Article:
WTI Oil prices breached $30/bbl on the downside in February’16 when OPEC declined to cut production despite a slide in prices seen earlier. Saudi Arabia’s Oil Minister Ali al-Naimi who uttered phrases such as, “whether it goes down to $20, $40, $50, $60, it is irrelevant,” certainly did not help the market back then either. Doomsday articles were published calling for Oil to break $20/bbl even. At that time OPEC (Saudi Arabia) did not fully understand the dynamics of Shale oil production and took a gamble on their projected path. Their strategy to focus on defending market share rather than support prices was aimed at “purging” US shale. To their detriment, US production recovered after a brief drop; their plan back-fired whilst their foreign reserves dwindled further.
Over the past three years, Saudi foreign reserves have dropped by a third from a peak of more than $730 billion in 2014. In November’16, OPEC concocted a plan and garnered group support to sign off on an Oil production cut of 1.2 million barrels per day. Oil prices rose 10% on the day even though the cut was more about optics than an actual cut given the ramp up of production from the key members going into the cut itself. Rightly so, Iran was to be excluded from the cuts as they exited their sanctions. The stabilisation of Oil prices between $50-$60/bbl. was meant to curb the slide in Saudi reserves but in April’17, Saudi Arabia’s central bank reported that their assets fell to $493 billion (lowest in six years) despite austerity measures taken last year.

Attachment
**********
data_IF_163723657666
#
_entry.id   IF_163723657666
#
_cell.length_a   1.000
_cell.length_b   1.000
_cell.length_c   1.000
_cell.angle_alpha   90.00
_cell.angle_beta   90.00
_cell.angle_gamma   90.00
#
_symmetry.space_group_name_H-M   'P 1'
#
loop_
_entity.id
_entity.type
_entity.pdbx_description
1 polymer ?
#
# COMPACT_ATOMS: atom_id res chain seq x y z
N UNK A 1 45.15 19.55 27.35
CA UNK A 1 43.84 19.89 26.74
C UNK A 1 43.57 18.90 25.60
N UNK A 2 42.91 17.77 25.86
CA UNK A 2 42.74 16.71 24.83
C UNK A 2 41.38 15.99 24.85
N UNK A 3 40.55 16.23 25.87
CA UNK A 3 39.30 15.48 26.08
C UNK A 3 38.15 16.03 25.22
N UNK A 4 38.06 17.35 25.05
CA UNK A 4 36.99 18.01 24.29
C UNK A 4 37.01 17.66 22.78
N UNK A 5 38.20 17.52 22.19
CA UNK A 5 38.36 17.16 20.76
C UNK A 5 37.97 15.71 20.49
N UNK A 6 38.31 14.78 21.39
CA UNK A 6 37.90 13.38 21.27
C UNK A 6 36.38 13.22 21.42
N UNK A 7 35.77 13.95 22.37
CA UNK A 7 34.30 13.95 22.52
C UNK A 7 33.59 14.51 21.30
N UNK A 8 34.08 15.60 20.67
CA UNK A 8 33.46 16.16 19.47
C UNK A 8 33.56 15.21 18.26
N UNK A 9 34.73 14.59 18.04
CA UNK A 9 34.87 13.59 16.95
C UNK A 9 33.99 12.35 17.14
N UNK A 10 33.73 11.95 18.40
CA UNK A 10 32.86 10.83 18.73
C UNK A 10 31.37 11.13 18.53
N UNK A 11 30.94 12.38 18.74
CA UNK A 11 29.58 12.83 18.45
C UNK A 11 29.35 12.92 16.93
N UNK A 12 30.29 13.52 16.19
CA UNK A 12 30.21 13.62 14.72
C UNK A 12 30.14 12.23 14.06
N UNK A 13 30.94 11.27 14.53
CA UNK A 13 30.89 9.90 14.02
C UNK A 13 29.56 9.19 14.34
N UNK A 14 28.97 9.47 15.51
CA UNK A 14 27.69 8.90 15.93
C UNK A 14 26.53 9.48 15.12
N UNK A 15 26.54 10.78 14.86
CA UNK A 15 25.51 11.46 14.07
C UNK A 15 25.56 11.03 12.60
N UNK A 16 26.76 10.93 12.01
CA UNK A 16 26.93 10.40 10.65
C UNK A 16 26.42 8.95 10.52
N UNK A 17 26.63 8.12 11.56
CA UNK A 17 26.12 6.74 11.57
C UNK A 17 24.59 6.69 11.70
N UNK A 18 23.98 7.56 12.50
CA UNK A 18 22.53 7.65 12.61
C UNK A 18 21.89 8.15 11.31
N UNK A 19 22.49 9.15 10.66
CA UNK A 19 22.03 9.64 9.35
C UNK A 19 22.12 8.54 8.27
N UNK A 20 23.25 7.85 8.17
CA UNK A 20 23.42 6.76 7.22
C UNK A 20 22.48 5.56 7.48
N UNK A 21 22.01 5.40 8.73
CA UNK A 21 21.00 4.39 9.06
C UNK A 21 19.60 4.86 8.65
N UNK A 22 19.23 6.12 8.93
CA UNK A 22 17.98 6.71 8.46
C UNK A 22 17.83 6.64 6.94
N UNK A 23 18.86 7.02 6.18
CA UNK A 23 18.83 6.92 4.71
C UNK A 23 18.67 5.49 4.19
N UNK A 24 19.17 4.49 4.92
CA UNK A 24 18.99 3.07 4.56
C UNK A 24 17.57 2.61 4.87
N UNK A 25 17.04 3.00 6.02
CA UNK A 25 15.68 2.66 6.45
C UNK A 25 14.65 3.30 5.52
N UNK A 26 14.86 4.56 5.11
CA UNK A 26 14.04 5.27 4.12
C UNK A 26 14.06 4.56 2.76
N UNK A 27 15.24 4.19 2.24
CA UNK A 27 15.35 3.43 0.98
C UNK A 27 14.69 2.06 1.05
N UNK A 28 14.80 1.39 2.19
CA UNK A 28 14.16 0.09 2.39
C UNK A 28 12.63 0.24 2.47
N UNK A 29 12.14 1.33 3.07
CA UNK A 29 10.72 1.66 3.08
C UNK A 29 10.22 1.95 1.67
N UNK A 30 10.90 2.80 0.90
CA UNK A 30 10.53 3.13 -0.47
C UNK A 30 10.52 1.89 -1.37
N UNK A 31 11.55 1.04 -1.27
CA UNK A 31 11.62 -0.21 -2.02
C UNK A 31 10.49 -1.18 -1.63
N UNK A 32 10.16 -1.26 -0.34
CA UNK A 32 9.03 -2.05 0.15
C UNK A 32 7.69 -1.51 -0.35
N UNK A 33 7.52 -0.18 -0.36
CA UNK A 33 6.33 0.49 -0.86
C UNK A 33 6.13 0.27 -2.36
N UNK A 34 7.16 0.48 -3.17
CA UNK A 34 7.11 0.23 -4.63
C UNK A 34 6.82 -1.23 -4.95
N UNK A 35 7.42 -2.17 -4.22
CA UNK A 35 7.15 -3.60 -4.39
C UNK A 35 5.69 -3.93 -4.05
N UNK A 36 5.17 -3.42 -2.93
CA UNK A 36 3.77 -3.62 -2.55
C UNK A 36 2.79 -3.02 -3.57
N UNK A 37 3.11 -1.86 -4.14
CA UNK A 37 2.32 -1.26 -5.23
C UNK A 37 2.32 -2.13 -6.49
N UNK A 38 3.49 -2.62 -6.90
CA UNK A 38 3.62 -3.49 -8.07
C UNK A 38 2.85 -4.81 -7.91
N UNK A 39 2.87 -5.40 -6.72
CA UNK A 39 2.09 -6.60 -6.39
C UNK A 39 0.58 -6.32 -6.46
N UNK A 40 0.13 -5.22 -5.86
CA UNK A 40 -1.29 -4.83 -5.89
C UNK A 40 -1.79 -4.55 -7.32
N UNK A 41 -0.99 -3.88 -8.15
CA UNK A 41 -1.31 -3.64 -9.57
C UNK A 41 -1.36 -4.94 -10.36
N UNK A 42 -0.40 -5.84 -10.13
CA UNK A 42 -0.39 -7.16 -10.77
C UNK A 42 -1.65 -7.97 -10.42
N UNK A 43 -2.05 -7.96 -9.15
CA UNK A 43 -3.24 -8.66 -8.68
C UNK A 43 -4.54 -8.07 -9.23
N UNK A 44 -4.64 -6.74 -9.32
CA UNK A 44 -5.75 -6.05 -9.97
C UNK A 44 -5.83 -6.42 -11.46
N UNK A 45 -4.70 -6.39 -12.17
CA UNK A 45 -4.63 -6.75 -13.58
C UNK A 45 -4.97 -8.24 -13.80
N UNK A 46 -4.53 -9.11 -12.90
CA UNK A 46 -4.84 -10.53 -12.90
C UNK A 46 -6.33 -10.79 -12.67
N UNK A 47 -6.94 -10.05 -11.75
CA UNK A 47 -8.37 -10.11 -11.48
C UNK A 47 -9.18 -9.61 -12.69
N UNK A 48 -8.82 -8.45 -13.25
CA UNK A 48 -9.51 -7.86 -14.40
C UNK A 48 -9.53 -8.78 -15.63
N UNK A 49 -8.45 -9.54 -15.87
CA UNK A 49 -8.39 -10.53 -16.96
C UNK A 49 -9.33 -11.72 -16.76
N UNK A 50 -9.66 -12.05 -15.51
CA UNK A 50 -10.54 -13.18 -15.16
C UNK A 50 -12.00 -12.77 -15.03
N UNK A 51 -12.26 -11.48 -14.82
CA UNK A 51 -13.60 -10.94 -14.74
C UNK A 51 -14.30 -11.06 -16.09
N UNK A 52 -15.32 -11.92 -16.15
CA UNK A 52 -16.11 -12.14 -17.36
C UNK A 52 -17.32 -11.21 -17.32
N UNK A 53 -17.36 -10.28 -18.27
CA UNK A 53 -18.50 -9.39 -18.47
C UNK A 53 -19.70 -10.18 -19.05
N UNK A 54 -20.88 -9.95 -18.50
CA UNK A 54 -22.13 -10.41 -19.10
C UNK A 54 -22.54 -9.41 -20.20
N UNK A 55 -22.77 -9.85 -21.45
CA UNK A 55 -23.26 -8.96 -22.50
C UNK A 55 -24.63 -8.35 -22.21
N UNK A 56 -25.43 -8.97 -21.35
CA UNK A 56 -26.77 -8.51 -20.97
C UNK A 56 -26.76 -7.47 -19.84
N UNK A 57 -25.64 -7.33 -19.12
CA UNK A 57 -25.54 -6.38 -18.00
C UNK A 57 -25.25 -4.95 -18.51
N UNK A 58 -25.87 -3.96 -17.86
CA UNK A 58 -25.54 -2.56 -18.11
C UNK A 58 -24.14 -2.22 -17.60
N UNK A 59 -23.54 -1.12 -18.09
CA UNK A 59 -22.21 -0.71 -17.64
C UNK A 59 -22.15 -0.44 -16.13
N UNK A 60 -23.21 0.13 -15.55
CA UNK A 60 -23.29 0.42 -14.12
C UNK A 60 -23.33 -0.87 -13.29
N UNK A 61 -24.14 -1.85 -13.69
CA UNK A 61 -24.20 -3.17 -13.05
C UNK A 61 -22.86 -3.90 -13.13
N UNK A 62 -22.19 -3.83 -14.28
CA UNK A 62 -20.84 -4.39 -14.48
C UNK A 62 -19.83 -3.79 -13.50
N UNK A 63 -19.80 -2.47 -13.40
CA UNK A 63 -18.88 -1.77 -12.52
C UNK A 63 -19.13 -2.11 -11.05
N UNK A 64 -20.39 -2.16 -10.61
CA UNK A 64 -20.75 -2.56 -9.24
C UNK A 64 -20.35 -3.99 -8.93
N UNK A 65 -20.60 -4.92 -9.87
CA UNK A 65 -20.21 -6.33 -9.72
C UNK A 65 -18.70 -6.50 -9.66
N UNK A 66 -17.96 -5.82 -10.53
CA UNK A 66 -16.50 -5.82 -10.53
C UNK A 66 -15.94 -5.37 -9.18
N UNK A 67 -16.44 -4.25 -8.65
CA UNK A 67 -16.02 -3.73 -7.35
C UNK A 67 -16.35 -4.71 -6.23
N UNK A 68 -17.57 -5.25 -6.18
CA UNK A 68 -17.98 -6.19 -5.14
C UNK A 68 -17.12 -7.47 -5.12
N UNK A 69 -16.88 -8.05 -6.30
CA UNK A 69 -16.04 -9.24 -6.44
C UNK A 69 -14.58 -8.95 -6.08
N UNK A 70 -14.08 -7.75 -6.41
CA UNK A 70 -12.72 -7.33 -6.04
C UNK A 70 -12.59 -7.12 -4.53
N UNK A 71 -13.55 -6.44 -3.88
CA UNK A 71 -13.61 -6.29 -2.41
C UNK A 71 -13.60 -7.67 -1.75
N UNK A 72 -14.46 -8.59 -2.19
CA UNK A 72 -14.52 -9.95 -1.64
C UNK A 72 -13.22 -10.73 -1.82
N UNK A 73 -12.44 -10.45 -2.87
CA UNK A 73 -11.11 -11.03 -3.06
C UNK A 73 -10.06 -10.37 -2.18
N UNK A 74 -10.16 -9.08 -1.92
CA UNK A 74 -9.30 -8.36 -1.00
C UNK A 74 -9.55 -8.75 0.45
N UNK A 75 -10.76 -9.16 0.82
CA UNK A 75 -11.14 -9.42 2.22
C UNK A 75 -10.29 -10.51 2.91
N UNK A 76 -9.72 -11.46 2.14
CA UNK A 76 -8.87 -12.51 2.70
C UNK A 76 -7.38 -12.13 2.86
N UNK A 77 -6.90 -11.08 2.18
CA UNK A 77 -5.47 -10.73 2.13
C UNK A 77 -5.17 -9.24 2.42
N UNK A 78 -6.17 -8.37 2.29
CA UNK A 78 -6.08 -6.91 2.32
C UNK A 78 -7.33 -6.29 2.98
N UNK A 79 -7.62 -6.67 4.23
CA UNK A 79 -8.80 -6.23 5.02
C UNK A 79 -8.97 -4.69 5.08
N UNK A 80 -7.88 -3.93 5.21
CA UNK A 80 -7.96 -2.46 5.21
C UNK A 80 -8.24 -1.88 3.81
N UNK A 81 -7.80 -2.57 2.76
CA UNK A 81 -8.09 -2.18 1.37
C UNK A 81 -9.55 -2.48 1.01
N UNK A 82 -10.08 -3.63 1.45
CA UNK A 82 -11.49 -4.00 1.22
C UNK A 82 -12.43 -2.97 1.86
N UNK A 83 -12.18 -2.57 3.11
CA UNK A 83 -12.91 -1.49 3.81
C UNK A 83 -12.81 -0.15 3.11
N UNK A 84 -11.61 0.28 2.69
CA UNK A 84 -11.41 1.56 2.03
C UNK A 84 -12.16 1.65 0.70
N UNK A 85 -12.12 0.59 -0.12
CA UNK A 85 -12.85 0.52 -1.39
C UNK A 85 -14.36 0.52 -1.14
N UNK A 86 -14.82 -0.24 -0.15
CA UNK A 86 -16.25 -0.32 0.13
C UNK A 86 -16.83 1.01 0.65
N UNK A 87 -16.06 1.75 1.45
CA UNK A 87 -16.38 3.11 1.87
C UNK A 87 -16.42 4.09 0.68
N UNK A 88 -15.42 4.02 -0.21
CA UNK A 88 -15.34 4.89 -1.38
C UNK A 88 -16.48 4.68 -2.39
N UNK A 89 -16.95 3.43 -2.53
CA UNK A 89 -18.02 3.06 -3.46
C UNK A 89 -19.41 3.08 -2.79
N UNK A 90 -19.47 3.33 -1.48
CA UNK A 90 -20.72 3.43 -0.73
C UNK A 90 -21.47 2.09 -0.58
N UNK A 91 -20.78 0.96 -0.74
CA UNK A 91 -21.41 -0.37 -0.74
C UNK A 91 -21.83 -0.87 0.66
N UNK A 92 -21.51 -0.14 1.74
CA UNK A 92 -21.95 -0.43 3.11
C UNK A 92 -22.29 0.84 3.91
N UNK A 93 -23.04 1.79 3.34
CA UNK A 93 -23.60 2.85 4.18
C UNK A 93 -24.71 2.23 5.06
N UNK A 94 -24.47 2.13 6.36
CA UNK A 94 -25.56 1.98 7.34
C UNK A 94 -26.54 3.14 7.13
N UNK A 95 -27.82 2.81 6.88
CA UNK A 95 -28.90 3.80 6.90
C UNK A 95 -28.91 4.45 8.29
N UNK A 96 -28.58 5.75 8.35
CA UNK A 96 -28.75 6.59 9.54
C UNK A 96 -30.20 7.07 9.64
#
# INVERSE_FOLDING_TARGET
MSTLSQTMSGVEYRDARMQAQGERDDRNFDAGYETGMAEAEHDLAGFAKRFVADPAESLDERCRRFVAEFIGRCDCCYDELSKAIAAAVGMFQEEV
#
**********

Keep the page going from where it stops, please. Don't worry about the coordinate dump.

Leaving the recovery of Libya an Nigeria aside for a moment, it was the fast return of US Shale that blind sided OPEC as they underestimated the recovery potential of US shale producers. The Permian wells survived in $46/bbl. WTI even! This begs the question at what price level do global inventories start to rebalance in reality?
Global oil demand has been losing momentum in 1H’17, and increased just 900,000 barrels per day in Q1’17 vs. 1.6 million barrels per day in Q1’16! This was due to a combination of cyclical factors and some secular trends (rotation into LPG, liquid petroleum gases, out of gasoline and diesel). OECD total oil inventories are still above 3 billion barrels. Only two things can help rebalance the market; lower supply or higher demand. With the latter not showing any signs of acceleration especially as we move into a tighter monetary policy environment going forward, the onus is on the former. For supply to fall, prices need to fall to a level whereby the marginal swing producer can no longer survive and be profitable. That means prices needed to fall below $45/bbl. WTI and tread there for a while, to force that excess supply out of the market.
The risk reward looks a lot more compelling now especially as the rig count data plateaus and E&P producers feel the pinch of lower Oil prices. Dare i say it, could the Oil market actually be bottoming out now after all the Hedgies have thrown the towel in?